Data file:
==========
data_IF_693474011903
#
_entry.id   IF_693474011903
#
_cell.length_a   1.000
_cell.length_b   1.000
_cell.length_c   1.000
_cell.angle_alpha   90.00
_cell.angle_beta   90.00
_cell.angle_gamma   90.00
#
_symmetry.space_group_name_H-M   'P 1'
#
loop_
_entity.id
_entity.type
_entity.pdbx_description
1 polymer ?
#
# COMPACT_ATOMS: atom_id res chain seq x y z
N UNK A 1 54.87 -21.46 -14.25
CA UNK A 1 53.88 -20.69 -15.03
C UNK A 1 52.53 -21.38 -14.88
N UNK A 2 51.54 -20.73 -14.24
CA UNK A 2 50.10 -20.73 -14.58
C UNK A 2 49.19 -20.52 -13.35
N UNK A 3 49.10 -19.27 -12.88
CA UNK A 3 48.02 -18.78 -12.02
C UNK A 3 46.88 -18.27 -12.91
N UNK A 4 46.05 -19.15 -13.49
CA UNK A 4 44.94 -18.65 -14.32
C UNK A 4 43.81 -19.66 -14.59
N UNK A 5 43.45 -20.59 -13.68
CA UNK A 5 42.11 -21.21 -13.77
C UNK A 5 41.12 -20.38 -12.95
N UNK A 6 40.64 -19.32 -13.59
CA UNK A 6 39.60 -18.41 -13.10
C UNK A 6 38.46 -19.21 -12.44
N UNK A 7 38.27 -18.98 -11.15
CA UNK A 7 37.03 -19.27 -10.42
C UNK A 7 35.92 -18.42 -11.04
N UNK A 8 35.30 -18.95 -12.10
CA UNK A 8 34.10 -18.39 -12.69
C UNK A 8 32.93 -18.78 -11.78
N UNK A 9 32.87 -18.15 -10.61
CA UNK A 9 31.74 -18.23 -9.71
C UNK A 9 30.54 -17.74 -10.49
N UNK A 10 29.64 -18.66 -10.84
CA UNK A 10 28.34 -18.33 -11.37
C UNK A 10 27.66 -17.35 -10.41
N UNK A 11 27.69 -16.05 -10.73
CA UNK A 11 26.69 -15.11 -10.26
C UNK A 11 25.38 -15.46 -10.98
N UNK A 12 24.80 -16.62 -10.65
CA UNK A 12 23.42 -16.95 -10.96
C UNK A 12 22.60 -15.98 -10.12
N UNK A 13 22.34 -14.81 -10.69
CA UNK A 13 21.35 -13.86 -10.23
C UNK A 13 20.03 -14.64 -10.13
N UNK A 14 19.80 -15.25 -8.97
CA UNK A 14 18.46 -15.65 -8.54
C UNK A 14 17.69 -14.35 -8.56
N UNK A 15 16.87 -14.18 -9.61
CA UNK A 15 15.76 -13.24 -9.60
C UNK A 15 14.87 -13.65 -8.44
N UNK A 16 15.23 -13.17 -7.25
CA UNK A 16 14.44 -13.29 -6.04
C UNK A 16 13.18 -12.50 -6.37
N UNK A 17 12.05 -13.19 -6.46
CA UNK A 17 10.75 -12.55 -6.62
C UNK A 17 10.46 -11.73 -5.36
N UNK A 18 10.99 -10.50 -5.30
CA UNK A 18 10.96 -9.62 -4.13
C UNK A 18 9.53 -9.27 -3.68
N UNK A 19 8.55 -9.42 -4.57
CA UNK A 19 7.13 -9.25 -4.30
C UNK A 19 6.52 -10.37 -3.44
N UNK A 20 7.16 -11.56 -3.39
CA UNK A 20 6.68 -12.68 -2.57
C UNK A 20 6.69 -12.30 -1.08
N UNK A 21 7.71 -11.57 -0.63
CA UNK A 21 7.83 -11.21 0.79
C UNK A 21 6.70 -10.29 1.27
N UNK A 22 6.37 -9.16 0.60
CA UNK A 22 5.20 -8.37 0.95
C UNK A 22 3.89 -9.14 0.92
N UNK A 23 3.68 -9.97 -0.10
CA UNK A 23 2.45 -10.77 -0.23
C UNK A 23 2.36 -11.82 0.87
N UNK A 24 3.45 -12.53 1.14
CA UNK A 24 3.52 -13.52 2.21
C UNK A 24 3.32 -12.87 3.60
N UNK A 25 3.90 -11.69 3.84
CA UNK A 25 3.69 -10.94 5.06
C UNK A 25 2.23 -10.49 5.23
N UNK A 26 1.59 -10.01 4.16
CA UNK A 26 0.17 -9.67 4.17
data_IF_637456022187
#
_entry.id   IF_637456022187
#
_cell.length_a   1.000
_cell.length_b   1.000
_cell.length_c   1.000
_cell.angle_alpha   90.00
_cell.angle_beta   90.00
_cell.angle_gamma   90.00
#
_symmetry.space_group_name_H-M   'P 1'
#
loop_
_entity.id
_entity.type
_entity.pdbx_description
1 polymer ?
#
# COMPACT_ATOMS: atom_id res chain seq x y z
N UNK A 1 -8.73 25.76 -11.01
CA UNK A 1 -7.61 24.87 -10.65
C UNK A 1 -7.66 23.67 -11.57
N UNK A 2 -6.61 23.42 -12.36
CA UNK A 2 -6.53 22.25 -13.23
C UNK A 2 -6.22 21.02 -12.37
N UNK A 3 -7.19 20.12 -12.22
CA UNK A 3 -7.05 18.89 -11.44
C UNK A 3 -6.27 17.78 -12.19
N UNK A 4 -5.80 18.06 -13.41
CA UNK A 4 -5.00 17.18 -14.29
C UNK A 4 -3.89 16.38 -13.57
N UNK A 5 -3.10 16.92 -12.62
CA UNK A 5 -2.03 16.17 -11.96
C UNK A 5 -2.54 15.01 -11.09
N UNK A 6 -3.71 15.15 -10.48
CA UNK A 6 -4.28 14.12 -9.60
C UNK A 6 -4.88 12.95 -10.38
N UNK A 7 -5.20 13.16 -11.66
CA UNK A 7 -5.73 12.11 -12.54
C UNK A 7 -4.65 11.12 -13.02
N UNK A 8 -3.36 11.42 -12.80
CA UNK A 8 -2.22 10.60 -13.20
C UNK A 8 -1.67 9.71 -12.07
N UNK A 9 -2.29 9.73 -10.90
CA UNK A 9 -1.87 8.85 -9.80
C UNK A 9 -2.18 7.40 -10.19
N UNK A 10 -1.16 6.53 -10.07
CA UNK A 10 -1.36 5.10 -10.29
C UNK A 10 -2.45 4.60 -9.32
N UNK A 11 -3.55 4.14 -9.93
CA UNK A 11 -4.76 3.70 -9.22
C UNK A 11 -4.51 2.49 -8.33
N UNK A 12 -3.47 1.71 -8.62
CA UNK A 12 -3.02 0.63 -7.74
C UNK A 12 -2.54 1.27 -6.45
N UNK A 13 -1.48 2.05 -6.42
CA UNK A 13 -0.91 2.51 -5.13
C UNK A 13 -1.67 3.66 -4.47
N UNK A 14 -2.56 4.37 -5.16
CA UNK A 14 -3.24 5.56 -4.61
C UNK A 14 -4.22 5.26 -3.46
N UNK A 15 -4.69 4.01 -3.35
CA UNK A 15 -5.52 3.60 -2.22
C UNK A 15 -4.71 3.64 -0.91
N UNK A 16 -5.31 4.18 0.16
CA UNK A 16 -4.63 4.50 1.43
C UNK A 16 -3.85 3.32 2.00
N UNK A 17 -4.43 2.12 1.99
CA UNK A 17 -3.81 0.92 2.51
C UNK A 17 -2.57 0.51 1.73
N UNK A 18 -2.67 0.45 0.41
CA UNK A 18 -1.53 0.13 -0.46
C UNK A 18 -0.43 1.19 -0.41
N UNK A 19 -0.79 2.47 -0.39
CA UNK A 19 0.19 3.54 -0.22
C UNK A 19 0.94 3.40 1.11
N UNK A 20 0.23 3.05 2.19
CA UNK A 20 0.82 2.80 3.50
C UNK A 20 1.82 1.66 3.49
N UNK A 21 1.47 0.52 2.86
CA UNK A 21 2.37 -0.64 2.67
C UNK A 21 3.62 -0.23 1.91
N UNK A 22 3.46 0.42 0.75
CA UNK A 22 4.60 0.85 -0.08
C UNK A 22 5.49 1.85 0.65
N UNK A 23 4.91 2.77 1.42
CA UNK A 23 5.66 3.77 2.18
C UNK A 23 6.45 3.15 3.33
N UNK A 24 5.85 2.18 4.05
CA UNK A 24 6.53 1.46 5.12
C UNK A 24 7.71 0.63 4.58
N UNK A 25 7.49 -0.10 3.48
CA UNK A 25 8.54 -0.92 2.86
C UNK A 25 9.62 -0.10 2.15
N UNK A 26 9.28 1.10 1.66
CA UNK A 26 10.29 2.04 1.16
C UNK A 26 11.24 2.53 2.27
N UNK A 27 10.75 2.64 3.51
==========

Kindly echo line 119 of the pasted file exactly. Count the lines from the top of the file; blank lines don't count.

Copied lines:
CA UNK A 1 -7.61 24.87 -10.65